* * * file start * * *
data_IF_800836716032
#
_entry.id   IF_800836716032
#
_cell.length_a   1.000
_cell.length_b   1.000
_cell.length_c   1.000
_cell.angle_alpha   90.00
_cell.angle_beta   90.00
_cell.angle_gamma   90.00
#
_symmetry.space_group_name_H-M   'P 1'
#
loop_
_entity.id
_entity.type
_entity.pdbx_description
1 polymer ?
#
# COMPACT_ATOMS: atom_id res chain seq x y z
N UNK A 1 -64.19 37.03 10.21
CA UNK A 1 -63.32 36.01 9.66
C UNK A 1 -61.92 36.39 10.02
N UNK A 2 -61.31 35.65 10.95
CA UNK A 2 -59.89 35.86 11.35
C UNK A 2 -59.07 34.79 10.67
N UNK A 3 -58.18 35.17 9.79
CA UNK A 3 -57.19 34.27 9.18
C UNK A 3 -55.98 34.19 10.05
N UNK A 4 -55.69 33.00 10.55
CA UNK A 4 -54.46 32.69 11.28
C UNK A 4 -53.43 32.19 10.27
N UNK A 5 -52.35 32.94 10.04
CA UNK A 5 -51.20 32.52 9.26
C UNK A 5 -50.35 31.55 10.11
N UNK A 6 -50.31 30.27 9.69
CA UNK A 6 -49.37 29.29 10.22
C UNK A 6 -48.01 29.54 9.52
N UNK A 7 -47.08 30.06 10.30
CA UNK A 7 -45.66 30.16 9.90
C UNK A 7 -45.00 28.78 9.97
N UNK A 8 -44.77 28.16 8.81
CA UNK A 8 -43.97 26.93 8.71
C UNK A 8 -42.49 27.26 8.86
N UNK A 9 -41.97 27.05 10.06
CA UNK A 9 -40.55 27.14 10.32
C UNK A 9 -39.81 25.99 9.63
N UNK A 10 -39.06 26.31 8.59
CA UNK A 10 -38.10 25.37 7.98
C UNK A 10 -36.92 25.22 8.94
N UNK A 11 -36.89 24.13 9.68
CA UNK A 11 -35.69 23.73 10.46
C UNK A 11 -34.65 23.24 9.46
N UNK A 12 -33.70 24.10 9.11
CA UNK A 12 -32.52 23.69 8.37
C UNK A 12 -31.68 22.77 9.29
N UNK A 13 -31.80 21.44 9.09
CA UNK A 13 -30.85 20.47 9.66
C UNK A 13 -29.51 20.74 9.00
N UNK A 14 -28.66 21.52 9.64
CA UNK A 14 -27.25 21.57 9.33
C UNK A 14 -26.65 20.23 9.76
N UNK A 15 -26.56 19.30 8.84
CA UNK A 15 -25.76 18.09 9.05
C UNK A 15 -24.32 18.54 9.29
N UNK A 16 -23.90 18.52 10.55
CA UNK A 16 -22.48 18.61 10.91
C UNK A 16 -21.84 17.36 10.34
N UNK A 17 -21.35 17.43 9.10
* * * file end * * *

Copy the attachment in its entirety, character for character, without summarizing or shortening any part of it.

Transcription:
data_IF_800836716032
#
_entry.id   IF_800836716032
#
_cell.length_a   1.000
_cell.length_b   1.000
_cell.length_c   1.000
_cell.angle_alpha   90.00
_cell.angle_beta   90.00
_cell.angle_gamma   90.00
#
_symmetry.space_group_name_H-M   'P 1'
#
loop_
_entity.id
_entity.type
_entity.pdbx_description
1 polymer ?
#
# COMPACT_ATOMS: atom_id res chain seq x y z
N UNK A 1 -64.19 37.03 10.21
CA UNK A 1 -63.32 36.01 9.66
C UNK A 1 -61.92 36.39 10.02
N UNK A 2 -61.31 35.65 10.95
CA UNK A 2 -59.89 35.86 11.35
C UNK A 2 -59.07 34.79 10.67
N UNK A 3 -58.18 35.17 9.79
CA UNK A 3 -57.19 34.27 9.18
C UNK A 3 -55.98 34.19 10.05
N UNK A 4 -55.69 33.00 10.55
CA UNK A 4 -54.46 32.69 11.28
C UNK A 4 -53.43 32.19 10.27
N UNK A 5 -52.35 32.94 10.04
CA UNK A 5 -51.20 32.52 9.26
C UNK A 5 -50.35 31.55 10.11
N UNK A 6 -50.31 30.27 9.69
CA UNK A 6 -49.37 29.29 10.22
C UNK A 6 -48.01 29.54 9.52
N UNK A 7 -47.08 30.06 10.30
CA UNK A 7 -45.66 30.16 9.90
C UNK A 7 -45.00 28.78 9.97
N UNK A 8 -44.77 28.16 8.81
CA UNK A 8 -43.97 26.93 8.71
C UNK A 8 -42.49 27.26 8.86
N UNK A 9 -41.97 27.05 10.06
CA UNK A 9 -40.55 27.14 10.32
C UNK A 9 -39.81 25.99 9.63
N UNK A 10 -39.06 26.31 8.59
CA UNK A 10 -38.10 25.37 7.98
C UNK A 10 -36.92 25.22 8.94
N UNK A 11 -36.89 24.13 9.68
CA UNK A 11 -35.69 23.73 10.46
C UNK A 11 -34.65 23.24 9.46
N UNK A 12 -33.70 24.10 9.11
CA UNK A 12 -32.52 23.69 8.37
C UNK A 12 -31.68 22.77 9.29
N UNK A 13 -31.80 21.44 9.09
CA UNK A 13 -30.85 20.47 9.66
C UNK A 13 -29.51 20.74 9.00
N UNK A 14 -28.66 21.52 9.64
CA UNK A 14 -27.25 21.57 9.33
C UNK A 14 -26.65 20.23 9.76
N UNK A 15 -26.56 19.30 8.84
CA UNK A 15 -25.76 18.09 9.05
C UNK A 15 -24.32 18.54 9.29
N UNK A 16 -23.90 18.52 10.55
CA UNK A 16 -22.48 18.61 10.91
C UNK A 16 -21.84 17.36 10.34
N UNK A 17 -21.35 17.43 9.10